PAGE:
Other Health Issues

Cervical Cancer

Other Health IssuesAlmost all cervical cancers are caused by HPV (human papilloma virus). HPV is a common virus that is spread through sexual intercourse. There are many different types of HPV, and many do not cause problems. However, only certain strains of HPV actually lead to cervical cancer. (Other strains may cause genital warts.)

Other risk factors for cervical cancer include:

  • Having sex at an early age
  • Multiple sexual partners
  • Sexual partners who have multiple partners or who participate in high-risk sexual activities
  • Women whose mothers took the drug DES (diethylstilbestrol) during pregnancy in the early 1960s to prevent miscarriage
  • Weakened immune system

Hepatitis

Hepatitis is a term that is used to describe inflammation of the liver. This can occur for a number of reasons, and in fact there are seven types of hepatitis that can affect humans.

Hepatitis A

Hepatitis A is caused by the hepatitis A virus. This virus spreads easily between people from everyday contact of through some forms of sexual contact. It causes the liver to swell and can make the person very unwell with general symptoms of tiredness, nausea, vomiting, diarrhoea and a lack of appetite. Fortunately this type of hepatitis will normally clear up on its own as long as the person stays hydrated and rests. In the UK most children are vaccinated against the virus before they start nursery though it is still common in civilisations with poor sanitation.

Hepatitis B

This form of hepatitis is potentially very dangerous and can cause severe liver disease. It is passed between people through exchange of body fluids and during childbirth. Symptoms can vary to none at all to yellowing of the skin, tiredness and aching in the joints and muscles, pain in the abdomen, nausea, vomiting and changes in appetite. Without treatment the damage to the liver can be fatal. Those who are most at risk can receive a vaccination against the disease; alternatively do not share needles, razors, and always use condoms.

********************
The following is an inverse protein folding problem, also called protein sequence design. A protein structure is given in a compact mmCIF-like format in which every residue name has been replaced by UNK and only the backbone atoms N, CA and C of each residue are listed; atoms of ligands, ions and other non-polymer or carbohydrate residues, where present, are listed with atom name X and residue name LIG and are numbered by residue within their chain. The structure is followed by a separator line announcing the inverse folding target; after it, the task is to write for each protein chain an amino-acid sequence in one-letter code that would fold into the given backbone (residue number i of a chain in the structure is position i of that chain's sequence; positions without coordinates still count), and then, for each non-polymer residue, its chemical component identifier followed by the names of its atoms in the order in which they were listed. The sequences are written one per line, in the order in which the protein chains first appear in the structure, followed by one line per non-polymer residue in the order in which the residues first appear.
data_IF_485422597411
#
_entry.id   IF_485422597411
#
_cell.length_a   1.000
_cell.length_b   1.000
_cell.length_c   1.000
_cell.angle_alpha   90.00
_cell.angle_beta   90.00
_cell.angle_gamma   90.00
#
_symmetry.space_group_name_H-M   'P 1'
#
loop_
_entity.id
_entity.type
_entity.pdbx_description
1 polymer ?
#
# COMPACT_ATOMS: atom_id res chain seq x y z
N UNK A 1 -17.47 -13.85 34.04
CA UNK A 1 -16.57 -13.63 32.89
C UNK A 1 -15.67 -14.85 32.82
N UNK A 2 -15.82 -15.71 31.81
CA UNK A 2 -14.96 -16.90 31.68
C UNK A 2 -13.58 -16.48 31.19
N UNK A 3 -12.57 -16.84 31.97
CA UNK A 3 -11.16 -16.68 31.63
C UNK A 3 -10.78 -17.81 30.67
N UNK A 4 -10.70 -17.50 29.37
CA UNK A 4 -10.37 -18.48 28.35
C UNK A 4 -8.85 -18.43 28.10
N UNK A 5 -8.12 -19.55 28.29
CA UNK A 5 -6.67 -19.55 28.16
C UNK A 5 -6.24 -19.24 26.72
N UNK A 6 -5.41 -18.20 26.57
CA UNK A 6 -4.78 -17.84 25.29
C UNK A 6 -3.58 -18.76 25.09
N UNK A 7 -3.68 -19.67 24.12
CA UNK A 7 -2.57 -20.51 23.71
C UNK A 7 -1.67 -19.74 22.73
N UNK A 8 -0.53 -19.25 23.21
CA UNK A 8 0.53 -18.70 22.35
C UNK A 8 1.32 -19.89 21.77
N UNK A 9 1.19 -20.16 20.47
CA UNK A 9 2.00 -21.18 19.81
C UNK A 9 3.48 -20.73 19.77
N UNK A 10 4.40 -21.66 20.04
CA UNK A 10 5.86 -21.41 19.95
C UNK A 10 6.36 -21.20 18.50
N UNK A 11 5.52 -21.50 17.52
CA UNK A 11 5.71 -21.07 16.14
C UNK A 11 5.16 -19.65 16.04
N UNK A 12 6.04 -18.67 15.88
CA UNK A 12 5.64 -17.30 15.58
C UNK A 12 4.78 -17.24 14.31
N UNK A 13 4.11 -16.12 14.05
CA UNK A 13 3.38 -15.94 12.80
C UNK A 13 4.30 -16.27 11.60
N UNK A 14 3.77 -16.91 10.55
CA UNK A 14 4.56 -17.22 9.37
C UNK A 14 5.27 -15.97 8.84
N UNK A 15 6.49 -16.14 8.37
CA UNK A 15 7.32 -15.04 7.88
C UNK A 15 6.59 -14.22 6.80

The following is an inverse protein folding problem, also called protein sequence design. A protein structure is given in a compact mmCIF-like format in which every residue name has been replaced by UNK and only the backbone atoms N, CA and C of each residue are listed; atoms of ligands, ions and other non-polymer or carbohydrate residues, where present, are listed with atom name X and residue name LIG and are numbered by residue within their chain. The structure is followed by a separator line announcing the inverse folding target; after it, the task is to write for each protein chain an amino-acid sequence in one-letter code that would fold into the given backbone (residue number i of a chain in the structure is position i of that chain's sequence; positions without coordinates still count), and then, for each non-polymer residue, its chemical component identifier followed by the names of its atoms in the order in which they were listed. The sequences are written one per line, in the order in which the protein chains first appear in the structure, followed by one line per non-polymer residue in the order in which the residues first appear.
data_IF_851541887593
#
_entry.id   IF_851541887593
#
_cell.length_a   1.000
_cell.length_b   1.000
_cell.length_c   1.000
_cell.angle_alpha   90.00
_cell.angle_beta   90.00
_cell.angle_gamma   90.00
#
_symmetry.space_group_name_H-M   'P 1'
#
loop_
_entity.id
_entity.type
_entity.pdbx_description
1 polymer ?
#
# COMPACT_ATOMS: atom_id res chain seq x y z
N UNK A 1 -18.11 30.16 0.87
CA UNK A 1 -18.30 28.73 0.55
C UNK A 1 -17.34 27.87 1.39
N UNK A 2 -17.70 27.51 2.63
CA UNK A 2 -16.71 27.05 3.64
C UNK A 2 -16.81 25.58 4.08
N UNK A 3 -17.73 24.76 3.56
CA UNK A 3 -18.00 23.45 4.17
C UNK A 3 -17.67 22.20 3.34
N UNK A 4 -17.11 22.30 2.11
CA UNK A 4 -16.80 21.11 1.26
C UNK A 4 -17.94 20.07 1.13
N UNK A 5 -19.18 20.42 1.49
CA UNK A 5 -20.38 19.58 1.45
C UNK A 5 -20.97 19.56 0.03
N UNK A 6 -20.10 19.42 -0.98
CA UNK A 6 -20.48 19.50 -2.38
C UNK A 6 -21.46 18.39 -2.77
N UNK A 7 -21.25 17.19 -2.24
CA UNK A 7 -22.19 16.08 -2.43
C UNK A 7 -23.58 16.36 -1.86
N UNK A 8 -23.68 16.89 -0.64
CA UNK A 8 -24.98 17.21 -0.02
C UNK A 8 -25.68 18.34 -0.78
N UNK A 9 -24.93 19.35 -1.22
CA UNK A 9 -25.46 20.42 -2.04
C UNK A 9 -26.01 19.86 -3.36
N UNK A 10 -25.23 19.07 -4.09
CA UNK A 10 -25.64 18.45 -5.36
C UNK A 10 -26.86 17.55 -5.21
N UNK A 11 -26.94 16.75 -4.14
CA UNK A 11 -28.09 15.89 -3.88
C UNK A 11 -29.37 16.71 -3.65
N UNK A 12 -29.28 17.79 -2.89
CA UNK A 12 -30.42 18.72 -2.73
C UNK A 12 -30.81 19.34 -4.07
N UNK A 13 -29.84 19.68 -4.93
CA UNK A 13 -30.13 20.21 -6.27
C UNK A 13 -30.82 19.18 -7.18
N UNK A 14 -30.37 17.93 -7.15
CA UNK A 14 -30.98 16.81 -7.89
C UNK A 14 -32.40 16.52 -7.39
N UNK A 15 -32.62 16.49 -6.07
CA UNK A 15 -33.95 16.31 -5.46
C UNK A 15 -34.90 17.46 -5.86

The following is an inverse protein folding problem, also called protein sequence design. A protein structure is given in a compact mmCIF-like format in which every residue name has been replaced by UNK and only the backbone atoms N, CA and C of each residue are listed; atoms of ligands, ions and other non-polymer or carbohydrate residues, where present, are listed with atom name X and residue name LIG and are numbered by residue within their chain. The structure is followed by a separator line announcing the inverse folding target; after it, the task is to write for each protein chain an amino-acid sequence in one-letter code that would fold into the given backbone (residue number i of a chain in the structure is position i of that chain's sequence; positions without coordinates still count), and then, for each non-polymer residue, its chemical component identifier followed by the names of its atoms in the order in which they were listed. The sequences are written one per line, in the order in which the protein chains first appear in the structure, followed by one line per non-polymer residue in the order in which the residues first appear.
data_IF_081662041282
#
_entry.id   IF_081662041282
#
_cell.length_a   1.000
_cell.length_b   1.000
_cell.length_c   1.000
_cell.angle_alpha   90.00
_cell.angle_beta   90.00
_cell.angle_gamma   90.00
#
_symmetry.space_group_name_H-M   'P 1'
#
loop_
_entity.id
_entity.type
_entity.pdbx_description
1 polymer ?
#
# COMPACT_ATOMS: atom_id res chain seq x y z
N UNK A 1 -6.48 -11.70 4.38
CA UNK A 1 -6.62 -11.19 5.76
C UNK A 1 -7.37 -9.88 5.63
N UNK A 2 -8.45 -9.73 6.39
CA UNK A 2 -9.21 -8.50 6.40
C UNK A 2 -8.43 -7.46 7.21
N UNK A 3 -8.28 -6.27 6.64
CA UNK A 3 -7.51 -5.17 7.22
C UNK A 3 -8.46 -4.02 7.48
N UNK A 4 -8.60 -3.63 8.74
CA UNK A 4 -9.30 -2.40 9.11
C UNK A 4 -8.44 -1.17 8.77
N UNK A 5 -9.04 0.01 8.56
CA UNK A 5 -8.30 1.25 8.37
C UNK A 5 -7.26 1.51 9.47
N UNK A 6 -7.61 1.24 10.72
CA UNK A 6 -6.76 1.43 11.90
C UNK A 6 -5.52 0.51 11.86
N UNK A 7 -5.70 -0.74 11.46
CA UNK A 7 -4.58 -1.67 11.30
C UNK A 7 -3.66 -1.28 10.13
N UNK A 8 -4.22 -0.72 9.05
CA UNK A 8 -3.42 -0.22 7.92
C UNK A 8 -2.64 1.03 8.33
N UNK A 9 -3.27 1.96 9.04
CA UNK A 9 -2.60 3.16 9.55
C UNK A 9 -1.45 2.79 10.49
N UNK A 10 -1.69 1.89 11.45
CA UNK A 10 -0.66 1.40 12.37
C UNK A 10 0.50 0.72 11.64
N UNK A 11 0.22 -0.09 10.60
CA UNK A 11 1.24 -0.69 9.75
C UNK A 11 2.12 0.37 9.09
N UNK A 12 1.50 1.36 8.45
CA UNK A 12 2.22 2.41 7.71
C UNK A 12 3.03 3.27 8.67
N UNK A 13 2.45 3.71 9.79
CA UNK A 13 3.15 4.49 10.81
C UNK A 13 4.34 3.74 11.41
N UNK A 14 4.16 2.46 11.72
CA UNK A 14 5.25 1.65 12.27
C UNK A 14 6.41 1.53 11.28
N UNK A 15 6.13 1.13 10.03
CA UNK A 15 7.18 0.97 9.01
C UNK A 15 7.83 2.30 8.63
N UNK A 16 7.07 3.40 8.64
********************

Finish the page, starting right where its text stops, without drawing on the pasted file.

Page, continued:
Hepatitis C

Spread through contact with infected blood and blood products, hepatitis C can affect the liver and cause similar symptoms to those with hepatitis B but may not present with any symptoms at all.

Hepatitis D

Hepatitis D can only occur in those who are hepatitis B positive. It is not a consequence of the hepatitis B but can only be contracted by those who are hep B positive. It is usually transmitted from blood and blood products, though it is possible to contract it through other methods but this is rare. When hep D and hep B are both active and present the liver can become severely damaged, sometimes permanently.

Hepatitis E

This form of hepatitis causes liver damage but normally the body will recover from it. It is very dangerous in pregnancy, particularly the early stages. It is normally contracted through exposure to contaminated food products and water, or because of poor hygiene and sanitation. Symptoms can include aching, tiredness, nausea, gastric disturbances and abdominal pain.

Toxic Hepatitis

This form of hepatitis occurs in those who have exposed their liver to some sort of toxin or poison. The most common form of toxic hepatitis is caused by overdose of drugs such as paracetamol. Often the damage is so severe from these exposures that permanent damage can occur.

Treating Hepatitis

The treatment for hepatitis varies between the types. Often the best actions to take are to drink plenty of water and to ensure that you are not having unprotected sex, sharing needles or knowingly putting others at risk by not informing of your hepatitis status. It is possible to receive a vaccination against many of the types of hepatitis but if it is contracted your healthcare provider may suggest something called Interferon which can be used to treat hepatitis B and hepatitis D.Toxic hepatitis can sometimes be treated depending on the poison that the liver was exposed to. If a person has taken a paracetamol overdose and informs their healthcare provider as soon as possible, there is an antidote available and the success of the drug will depend on blood results that are taken at different stages after administration.

Other Issues

 

Disclaimer:  All content within Women's Work (Derbyshire) Ltd Health & Wellbeing pages are provided for general information only, and should not be treated as a substitute for the medical advice of your own doctor or any other health care professional.  Women's Work (Derbyshire) Ltd is not responsible or liable for any diagnosis made by a user based on the content of the Women's Work (Derbyshire) Ltd Health & Wellbeing pages. Women's Work (Derbyshire) Ltd is not liable for the contents of any external internet sites listed, nor does it endorse any commercial product or service mentioned or advised on any of the sites. Always consult your own GP if you're in any way concerned about your health.

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